Bova: And for me, I think it had a lot to do with — I sort of grew up with the rolodex. I’m right on the cusp. So I’m gray anyway. I’m right at the age when you change between one or the other, so, can I pick which segment I’m in? Does that work that way?
Bova: But where I adopted technology fairly early — so for me, it’s kind of always been, especially with salespeople, it’s more been about their willingness to use technology than which generation they were in.
Some of them are born with it in their hand — obviously now with the millennials. And now I like to call sort of “Generation Ground Zero,” where they know nothing but. Would that be a fair way to [categorize them] — adoption of technology? Another way — especially in sellers — of [determining] where they would fit?
Shiver: Yeah. Absolutely, Tiffani, and to your point: One of the myths we sought to dispel or confirm in some of our research was — to your point — the use of technology and so-called social selling techniques — is that something that’s exclusively used by technologically savvy millennials, or how did the other generations typically stack up?
And surprisingly, what we’ve found is, broadly speaking, Gen X as a group has mostly adopted social selling technology tools like LinkedIn, website research, etcetera, more than any others.
So I think, increasingly, millennials with convert their innate growing up with iPhones, with technology, etcetera — they’ll convert that into using it in a professional sense. But I think, to your point, some of the things that we take for granted as a generalization around millennials may not necessarily prove true.
Or it doesn’t prove true at the expense of — David and my case, and probably yours as well — in terms of our fluency with technology as it’s used in selling today.
Micalizzi: You also see differences in perception of whether there is generational friction between the three different generations that we’re talking about here. Millennials perceive the friction between the generations differently than Gen Xx or baby boomers. What did you find in your research?
Szen: Couple things I’ll call headlines to, as far as what we found in the research was, the friction is perceived between all three. When you look at what we found in doing the surveys and the interviews that we did, everyone acknowledged — I mean, the overarching number was, over 70% of the people that we participated in our research acknowledged generational differences or friction as part of the selling process.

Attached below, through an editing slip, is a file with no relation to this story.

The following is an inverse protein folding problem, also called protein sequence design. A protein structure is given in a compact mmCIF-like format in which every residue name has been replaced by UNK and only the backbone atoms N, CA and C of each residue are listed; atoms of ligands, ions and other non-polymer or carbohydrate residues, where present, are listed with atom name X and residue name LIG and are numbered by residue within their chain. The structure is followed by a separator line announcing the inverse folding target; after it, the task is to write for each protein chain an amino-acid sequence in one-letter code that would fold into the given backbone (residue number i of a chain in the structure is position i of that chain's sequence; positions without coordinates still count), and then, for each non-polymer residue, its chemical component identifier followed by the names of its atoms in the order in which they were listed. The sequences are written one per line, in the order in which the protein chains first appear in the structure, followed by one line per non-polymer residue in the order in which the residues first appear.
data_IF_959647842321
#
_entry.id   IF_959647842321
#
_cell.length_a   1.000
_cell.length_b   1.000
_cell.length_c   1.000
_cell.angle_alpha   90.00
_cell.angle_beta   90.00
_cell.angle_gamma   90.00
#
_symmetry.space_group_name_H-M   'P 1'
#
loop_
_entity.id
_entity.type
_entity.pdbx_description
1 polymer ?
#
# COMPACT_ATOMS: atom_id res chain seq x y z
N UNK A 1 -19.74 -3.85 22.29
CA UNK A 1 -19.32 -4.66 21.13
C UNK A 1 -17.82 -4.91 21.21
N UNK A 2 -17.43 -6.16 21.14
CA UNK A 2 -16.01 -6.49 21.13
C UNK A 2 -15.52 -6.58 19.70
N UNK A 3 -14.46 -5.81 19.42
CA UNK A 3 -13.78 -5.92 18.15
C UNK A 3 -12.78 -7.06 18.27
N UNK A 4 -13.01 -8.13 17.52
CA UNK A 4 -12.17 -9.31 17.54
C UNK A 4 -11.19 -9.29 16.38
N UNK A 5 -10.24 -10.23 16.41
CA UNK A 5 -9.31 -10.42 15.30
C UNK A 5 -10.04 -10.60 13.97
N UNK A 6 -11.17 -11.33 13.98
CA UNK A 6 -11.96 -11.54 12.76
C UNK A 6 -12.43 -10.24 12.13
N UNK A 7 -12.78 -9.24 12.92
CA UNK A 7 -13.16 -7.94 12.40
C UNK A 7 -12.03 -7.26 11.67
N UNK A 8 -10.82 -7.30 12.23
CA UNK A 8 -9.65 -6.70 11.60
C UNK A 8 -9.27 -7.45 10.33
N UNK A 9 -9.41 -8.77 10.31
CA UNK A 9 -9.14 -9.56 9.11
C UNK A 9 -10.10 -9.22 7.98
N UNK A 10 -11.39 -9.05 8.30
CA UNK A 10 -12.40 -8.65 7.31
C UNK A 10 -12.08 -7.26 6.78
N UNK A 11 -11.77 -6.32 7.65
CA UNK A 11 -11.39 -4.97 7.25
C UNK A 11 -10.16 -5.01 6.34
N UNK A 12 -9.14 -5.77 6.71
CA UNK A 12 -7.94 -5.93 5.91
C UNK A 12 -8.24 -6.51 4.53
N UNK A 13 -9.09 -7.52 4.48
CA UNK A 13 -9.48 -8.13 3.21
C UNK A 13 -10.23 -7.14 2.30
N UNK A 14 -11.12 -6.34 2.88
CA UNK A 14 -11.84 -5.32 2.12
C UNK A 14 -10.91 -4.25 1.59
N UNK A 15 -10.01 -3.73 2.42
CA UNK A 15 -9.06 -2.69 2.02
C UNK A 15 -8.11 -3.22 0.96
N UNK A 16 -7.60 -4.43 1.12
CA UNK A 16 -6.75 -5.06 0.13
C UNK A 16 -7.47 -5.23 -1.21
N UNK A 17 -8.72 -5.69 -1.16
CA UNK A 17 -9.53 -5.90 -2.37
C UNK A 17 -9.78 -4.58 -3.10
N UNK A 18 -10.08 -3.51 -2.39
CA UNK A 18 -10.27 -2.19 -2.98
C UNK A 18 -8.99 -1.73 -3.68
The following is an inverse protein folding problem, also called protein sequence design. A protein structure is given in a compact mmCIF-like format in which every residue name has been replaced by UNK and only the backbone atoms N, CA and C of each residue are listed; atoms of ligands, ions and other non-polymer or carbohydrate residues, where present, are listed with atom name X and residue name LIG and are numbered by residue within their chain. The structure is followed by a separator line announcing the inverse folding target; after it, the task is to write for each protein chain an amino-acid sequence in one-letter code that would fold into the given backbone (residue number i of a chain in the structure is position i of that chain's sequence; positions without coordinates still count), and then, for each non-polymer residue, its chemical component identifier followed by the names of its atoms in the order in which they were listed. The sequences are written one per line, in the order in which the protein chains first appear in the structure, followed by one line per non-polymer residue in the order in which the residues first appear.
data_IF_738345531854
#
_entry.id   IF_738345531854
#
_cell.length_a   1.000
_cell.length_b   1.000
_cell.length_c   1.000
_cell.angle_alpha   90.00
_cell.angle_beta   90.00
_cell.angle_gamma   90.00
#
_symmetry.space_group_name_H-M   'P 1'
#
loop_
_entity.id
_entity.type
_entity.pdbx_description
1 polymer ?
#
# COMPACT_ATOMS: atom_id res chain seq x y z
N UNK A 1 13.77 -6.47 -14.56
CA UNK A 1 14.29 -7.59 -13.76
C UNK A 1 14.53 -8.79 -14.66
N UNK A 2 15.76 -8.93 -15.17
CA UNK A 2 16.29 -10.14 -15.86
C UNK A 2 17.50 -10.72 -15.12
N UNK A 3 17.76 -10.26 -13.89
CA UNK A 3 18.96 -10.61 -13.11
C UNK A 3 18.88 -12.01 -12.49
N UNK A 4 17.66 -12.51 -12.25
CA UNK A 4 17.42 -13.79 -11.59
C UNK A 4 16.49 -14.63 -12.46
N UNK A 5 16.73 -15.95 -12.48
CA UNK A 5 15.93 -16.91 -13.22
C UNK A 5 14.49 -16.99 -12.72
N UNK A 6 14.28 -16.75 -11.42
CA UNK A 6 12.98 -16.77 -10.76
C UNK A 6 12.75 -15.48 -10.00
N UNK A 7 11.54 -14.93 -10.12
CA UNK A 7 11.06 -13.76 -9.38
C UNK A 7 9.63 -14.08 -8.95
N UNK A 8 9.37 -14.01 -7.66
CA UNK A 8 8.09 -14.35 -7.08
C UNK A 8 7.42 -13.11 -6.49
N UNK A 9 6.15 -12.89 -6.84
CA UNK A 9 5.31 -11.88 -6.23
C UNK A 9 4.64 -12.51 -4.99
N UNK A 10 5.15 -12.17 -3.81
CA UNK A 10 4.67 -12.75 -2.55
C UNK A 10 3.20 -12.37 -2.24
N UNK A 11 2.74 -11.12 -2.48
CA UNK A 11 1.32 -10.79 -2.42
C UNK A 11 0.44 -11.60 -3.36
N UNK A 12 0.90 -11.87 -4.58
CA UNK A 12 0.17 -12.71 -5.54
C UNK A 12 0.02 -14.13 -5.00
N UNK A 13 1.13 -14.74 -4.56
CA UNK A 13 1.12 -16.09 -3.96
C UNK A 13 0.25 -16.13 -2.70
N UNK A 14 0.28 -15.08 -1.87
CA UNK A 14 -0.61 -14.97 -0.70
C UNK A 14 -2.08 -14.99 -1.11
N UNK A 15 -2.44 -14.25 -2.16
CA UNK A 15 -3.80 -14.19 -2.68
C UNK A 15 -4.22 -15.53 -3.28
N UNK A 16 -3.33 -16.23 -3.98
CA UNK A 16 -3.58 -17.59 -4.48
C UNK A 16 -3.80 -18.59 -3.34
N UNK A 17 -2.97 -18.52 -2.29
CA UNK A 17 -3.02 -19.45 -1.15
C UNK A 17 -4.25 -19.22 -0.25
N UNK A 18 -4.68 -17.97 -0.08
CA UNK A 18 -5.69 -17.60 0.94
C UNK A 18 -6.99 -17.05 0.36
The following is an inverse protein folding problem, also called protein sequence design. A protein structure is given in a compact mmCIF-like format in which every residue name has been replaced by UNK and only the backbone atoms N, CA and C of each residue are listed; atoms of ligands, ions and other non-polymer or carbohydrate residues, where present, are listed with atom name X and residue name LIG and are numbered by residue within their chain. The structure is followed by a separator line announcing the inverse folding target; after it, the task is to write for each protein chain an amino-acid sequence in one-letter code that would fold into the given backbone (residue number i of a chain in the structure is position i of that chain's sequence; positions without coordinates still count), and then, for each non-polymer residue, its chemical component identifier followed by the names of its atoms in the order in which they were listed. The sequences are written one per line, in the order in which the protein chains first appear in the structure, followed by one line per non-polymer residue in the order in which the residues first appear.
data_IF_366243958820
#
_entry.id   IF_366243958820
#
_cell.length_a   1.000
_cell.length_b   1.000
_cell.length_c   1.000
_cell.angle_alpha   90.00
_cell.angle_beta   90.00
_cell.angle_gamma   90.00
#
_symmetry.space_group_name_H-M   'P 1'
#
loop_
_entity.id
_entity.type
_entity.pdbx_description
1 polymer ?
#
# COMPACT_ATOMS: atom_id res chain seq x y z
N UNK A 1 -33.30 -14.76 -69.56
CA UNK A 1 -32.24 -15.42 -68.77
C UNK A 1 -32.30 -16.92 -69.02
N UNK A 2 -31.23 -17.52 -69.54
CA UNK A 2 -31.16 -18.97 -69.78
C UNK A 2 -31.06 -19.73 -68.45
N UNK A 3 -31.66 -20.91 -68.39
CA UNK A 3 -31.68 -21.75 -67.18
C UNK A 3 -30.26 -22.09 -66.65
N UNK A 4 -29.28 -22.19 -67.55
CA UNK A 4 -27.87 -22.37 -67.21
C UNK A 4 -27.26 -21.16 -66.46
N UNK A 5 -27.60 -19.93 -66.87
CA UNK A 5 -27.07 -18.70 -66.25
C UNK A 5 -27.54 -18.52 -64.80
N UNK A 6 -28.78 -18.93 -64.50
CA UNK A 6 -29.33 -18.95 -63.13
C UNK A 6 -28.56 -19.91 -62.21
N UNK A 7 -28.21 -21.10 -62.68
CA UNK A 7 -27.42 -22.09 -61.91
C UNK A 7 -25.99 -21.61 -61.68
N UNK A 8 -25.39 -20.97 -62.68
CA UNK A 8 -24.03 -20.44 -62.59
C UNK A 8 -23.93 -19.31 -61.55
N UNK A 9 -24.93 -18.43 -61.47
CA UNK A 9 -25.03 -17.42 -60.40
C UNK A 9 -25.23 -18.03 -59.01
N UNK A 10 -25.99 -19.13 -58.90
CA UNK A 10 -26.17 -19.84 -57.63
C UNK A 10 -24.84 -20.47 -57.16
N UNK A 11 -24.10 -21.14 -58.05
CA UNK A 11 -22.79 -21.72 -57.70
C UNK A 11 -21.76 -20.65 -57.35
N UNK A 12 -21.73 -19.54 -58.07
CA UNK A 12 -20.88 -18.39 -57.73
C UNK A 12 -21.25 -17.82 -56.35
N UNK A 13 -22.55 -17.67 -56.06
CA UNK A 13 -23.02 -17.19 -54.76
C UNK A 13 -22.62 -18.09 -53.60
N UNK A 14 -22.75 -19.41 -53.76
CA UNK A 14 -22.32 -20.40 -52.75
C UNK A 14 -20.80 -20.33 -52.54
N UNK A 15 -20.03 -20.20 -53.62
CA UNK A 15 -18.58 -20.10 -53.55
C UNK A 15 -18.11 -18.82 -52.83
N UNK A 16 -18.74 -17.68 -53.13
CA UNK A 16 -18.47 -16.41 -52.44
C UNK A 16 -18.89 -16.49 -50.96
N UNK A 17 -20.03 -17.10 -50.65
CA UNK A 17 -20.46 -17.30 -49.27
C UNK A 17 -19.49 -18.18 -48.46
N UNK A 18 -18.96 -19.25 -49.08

So universally, everyone says it’s there. How they communicate about it — it really was interesting when you look at how these generations tend to interact with each other. So your baby boomers tend to be a little bit more politically correct and formal.
So while they may perceive the differences to be there, they’re going to take a much more soft approach and a politically correct approach to how they deal with it. The Gen Xers tend to speak their minds and be a little bit more upfront about differences.
I like to say that they’re not very good at inner thoughts, so they’ll just let it out in terms of those differences being there. It’s the open debate style discussions. And the millennials, they recognize it as well, but they also are tending to take a little bit more of a formal or a respectful tone about the generational differences.
With the occasional exceptions of people that just behave a little bit differently. But their tone tends to be a little bit more formal, friendly, and respectful. So we saw it come out that way. Everyone recognized it, but the tone they take when they’re dealing with the friction is different.
Micalizzi: Now, when you look at the sales process, though, I had seen in the book, you found pretty consistently — whether we’re talking individual sellers, managers, executives — that communication style or method was the area that had the greatest impact on the sales process.